MS Paint, the first app you used for editing images, will probably be killed off in future updates of Windows 10, replaced by the new app Paint 3D. Microsoft lists the 32-year-old app under "deprecated features" in Windows 10's next update, a little X marking the end of an era.
Image by Joel Lueders
The app is certainly a relic, from a time when the casual computer user couldn't crack open Photoshop or Skitch or Pixelmator or thousands of web apps. MS Paint can't save image components as layers or vectors; it's for making flat static images only. It doesn't smooth lines or guess at your best intentions. It does what you tell it and nothing more, faithfully representing the herky-jerky motion of drawing freehand with a computer mouse. It's from a time before touch, a time before trackpads.
As more sophisticated options appeared, Paint's janky aesthetic became a conscious choice. "Paint" became the metonym for that aesthetic, even if an image was actually created in another app. TV Tropes lists major limitations that came to define a certain look: The wobbly freehand lines, awkward colour handling, and inappropriate export settings that give Paint its distinctive look.
In 2014, Gawker's Sam Biddle noted Paint's influence on conspiracy theory images, calling the form "Chart Brut". In amateur detectives' attempts at identifying the Boston Marathon bombers, the simplicity and jaggedness of Paint evokes the "crazy wall" aesthetic of red string and scribbled notes, apparently without irony.
Image from /r/FindBostonBombers via Sam Biddle
The same year, internet historian Patrick Davison explored Paint's influence on the last decade of meme culture, particularly Rage Comics. The outsider-art aesthetic feels appropriate to the relatable everyday content, and makes the art form unthreatening.
Image by redditor ObtuseG00se
Of course, Paint offered a few features to smooth things out, such as the circle and line tools and the "fill" tool, all used in the stoner comics of the early '10s. Crucially, those circles still had jagged curves. The bright colours of stoner comics are flat, as MS Paint didn't support gradients (without an elaborate hack).
Image by redditor libertytoast
Contrast those pixellated lines with the slick, stylish face from this art tutorial:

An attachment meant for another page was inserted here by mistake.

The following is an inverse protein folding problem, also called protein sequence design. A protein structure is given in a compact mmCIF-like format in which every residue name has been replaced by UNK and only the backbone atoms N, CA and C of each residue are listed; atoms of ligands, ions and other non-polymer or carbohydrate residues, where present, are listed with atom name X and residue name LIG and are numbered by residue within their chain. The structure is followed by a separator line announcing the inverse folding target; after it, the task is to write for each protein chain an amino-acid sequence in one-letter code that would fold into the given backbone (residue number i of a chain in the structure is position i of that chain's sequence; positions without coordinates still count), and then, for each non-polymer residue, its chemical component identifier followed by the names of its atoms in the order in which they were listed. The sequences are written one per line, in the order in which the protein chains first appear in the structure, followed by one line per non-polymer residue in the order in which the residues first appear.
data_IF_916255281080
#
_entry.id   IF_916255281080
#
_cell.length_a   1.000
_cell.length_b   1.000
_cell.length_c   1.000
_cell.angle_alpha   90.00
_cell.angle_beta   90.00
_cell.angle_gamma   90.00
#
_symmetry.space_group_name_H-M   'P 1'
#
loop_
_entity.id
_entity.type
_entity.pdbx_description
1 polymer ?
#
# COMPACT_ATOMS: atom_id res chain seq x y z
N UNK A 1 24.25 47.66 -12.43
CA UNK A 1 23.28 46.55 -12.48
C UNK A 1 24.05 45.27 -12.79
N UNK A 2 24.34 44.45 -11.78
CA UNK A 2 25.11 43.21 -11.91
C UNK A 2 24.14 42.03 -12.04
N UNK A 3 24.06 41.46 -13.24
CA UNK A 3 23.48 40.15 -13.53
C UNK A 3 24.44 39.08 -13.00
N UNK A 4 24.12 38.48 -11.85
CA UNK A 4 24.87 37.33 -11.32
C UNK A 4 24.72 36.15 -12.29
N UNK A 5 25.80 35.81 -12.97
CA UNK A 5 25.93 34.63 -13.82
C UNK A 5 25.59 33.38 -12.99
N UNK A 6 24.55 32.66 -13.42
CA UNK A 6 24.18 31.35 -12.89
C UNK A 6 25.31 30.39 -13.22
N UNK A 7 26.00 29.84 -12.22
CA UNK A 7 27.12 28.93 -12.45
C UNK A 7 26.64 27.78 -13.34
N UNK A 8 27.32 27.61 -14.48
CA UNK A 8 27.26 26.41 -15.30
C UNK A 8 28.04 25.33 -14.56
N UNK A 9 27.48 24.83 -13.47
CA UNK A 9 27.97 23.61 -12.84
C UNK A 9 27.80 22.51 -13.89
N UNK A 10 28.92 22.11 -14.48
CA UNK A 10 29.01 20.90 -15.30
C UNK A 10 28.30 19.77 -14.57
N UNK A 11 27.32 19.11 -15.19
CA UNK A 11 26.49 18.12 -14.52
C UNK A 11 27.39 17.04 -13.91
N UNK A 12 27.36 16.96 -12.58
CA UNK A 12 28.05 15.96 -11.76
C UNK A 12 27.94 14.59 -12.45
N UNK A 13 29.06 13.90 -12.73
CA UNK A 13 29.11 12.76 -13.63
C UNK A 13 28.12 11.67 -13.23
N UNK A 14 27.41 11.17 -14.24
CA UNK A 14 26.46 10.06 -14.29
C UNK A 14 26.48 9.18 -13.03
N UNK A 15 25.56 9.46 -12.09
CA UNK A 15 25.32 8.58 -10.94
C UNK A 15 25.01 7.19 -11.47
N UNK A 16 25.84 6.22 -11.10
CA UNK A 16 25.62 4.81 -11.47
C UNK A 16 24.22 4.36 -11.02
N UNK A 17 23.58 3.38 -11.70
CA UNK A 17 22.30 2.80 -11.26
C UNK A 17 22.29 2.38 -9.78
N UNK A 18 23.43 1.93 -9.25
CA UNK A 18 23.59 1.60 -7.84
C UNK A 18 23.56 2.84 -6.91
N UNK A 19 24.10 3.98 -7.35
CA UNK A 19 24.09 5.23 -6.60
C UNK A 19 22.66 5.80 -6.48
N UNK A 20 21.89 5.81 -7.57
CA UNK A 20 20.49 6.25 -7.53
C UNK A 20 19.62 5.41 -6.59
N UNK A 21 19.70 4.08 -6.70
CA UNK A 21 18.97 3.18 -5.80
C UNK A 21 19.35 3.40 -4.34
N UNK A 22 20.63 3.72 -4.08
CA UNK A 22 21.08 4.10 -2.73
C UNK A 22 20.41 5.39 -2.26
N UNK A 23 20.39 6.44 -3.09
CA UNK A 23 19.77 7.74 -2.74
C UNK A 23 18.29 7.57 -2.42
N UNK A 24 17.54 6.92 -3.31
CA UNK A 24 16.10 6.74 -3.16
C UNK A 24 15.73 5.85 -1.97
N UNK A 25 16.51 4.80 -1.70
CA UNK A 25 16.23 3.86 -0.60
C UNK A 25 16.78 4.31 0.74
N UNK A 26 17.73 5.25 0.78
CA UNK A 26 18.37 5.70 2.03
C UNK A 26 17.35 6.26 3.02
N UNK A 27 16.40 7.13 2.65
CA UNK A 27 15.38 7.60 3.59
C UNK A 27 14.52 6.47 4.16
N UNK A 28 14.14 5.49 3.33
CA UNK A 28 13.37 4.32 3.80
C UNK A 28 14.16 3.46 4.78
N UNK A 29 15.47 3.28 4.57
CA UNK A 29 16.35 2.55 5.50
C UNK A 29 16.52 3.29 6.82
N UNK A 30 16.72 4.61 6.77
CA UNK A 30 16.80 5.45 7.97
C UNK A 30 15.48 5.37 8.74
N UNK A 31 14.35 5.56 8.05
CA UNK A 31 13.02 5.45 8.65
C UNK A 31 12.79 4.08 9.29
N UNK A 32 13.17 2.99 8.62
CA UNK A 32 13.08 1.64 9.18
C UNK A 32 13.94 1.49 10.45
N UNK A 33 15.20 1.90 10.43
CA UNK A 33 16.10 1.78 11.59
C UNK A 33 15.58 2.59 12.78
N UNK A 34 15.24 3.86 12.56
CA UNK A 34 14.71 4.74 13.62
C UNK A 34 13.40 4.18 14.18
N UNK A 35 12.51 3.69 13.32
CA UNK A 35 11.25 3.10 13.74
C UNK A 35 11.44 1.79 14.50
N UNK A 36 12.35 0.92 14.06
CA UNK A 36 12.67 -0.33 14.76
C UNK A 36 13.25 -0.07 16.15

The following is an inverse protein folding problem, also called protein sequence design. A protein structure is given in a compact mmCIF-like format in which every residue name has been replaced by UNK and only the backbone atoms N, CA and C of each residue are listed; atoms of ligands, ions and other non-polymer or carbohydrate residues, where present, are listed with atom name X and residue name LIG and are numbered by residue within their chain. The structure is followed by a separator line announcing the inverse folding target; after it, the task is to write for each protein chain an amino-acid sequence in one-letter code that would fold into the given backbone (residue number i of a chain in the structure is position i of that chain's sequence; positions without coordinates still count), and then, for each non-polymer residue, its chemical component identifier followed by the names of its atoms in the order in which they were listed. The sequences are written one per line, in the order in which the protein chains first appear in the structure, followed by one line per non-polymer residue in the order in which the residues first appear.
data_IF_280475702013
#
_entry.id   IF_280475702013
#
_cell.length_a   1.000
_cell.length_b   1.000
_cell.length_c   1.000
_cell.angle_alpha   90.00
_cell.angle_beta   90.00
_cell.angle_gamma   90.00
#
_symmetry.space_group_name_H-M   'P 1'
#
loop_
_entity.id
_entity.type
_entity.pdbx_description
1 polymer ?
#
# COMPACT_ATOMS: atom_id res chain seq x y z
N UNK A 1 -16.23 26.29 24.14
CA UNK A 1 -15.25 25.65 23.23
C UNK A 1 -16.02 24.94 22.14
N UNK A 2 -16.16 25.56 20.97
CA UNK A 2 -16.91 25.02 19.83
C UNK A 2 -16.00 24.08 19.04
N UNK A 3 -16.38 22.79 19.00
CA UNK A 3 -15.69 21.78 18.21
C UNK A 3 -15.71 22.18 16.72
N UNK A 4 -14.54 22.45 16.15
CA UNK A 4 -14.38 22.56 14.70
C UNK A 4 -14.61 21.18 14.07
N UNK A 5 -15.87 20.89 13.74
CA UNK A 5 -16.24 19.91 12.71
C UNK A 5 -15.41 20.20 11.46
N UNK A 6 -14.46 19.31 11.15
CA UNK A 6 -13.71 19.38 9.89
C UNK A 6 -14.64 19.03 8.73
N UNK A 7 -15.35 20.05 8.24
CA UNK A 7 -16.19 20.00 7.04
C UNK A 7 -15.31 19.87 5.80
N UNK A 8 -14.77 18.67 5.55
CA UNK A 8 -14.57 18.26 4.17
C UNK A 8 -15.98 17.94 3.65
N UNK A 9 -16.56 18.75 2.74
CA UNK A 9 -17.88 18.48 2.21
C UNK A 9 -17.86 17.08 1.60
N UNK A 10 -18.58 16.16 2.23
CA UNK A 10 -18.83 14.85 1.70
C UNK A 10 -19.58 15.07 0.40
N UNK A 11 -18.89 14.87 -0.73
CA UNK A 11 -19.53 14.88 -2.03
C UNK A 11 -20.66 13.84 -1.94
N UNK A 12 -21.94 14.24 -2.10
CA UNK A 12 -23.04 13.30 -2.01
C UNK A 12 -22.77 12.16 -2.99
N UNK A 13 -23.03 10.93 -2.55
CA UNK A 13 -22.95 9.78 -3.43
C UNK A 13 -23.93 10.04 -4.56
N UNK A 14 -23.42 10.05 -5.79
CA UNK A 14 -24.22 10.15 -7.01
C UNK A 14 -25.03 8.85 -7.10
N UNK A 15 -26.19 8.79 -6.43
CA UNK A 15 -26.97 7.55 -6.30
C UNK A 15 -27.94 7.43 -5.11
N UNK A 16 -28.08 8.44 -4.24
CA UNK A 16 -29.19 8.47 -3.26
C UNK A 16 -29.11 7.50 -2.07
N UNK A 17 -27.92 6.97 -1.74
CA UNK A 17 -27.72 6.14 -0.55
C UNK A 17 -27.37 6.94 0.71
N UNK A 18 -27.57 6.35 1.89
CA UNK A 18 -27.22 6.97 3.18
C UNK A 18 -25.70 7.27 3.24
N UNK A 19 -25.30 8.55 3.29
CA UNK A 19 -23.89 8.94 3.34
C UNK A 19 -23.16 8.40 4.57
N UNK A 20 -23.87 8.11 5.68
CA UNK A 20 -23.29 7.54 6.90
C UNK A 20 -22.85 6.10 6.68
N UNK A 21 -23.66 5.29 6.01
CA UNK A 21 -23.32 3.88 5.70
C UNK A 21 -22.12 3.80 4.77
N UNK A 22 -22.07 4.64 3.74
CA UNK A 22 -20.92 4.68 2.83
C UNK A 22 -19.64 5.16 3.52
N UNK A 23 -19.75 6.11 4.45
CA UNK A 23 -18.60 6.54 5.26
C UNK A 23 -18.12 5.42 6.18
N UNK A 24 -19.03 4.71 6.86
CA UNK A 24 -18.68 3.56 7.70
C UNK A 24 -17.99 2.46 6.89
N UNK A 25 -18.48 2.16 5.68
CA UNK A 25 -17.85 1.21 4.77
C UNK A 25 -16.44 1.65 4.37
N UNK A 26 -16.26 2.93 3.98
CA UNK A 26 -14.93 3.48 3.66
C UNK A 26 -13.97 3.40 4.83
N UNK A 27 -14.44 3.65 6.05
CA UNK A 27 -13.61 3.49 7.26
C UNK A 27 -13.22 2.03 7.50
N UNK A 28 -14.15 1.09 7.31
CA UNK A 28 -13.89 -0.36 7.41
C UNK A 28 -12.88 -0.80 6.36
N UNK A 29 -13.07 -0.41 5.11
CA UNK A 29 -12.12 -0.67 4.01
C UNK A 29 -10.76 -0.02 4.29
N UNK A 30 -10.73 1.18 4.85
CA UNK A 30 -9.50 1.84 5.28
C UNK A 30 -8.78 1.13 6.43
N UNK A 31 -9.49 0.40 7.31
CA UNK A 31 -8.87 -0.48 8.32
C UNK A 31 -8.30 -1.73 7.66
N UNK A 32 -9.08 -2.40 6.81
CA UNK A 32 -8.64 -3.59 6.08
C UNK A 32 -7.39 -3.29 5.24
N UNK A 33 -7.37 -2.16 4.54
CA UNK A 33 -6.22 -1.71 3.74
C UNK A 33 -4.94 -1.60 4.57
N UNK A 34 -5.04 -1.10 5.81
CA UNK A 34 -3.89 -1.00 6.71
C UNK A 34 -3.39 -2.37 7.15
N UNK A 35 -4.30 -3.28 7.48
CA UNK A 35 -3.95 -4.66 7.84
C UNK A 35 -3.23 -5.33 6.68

Image from Dragoart
This slickness is built into Paint's successor, Paint 3D. From the moment you start sketching, Paint 3D smooths out your art. (It also supports automatic selection tools and content-aware fill to rival Photoshop's.)
By automatically improving art, Paint 3D hides the process behind the image. Paint's sloppiness is probably why rage comics got so popular. Looking at a rage comic, you can tell exactly how it was drawn, and how you might draw one yourself. By delivering exactly what the artist draws, MS Paint forms an image that the viewer can mentally reverse-engineer and imitate.
Unless you go absolutely nuts with it.
Image by redditor Toweringhorizon
Reddit user Toweringhorizon painstakingly assembled the drawing "To a Little Radio" using MS Paint tools such as the oil brush, stretching the medium while maintaining a pixelated look. It's one of the top submissions to MS Paint subreddit, a beautiful collaborative art gallery. Scrolling through this art feels like flipping through the sketchbook of the most artistic kid in high school. There's an accepted roughness, a desired minimalism. For example, the exquisite raindrops in the work above are reflected in a flat, featureless tabletop. Like a transistor radio, Paint might be showing its age, but this tenacious little gadget should not be underestimated.
"To a Little Radio" doesn't even come close to testing Paint's limits. As we say goodbye to the app that shaped an era, let us watch this bizarrely soundtracked time lapse of drawing Santa Claus in MS Paint on Windows 7 over the course of 50 hours. We can only believe this is real because faking it would be even harder.